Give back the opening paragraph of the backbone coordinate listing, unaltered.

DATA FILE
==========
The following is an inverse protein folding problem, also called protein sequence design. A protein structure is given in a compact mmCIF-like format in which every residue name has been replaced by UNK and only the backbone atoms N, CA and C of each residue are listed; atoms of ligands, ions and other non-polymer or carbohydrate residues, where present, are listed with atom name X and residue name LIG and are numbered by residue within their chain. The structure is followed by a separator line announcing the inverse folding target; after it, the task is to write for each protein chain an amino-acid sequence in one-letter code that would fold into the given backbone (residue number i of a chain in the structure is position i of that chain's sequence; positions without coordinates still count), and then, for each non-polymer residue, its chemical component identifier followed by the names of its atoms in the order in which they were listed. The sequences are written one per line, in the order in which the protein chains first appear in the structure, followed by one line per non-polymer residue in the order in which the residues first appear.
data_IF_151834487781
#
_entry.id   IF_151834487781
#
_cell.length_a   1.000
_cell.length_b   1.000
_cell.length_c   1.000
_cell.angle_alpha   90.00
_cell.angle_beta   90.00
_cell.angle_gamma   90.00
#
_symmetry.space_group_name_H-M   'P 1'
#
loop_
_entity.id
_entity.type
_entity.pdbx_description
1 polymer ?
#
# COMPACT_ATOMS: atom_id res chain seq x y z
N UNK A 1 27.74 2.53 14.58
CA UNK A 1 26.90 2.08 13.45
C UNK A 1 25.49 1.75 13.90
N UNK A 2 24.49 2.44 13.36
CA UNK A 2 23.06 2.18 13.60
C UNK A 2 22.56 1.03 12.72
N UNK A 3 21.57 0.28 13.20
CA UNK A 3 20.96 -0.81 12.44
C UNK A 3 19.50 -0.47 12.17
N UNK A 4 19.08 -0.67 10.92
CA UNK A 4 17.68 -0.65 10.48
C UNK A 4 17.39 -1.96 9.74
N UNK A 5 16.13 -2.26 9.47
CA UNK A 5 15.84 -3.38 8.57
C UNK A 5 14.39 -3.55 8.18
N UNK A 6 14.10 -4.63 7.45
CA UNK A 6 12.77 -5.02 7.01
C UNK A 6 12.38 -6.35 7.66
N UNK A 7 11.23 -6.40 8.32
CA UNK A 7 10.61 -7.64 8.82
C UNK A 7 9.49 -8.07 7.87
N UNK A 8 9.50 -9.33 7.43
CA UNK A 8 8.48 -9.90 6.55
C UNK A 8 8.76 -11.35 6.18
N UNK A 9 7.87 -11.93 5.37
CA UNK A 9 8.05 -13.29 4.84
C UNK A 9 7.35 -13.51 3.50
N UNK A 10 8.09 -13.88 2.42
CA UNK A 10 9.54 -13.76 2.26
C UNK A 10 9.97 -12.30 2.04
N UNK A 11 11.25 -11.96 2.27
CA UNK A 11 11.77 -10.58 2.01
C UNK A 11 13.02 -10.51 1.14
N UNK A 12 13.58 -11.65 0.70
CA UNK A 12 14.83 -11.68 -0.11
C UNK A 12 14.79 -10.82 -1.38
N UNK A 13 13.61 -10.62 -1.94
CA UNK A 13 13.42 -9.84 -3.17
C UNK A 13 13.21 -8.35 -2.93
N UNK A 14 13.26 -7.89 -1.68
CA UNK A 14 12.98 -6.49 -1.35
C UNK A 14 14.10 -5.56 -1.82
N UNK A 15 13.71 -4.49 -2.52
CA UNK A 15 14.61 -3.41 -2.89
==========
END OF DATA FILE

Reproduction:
The following is an inverse protein folding problem, also called protein sequence design. A protein structure is given in a compact mmCIF-like format in which every residue name has been replaced by UNK and only the backbone atoms N, CA and C of each residue are listed; atoms of ligands, ions and other non-polymer or carbohydrate residues, where present, are listed with atom name X and residue name LIG and are numbered by residue within their chain. The structure is followed by a separator line announcing the inverse folding target; after it, the task is to write for each protein chain an amino-acid sequence in one-letter code that would fold into the given backbone (residue number i of a chain in the structure is position i of that chain's sequence; positions without coordinates still count), and then, for each non-polymer residue, its chemical component identifier followed by the names of its atoms in the order in which they were listed. The sequences are written one per line, in the order in which the protein chains first appear in the structure, followed by one line per non-polymer residue in the order in which the residues first appear.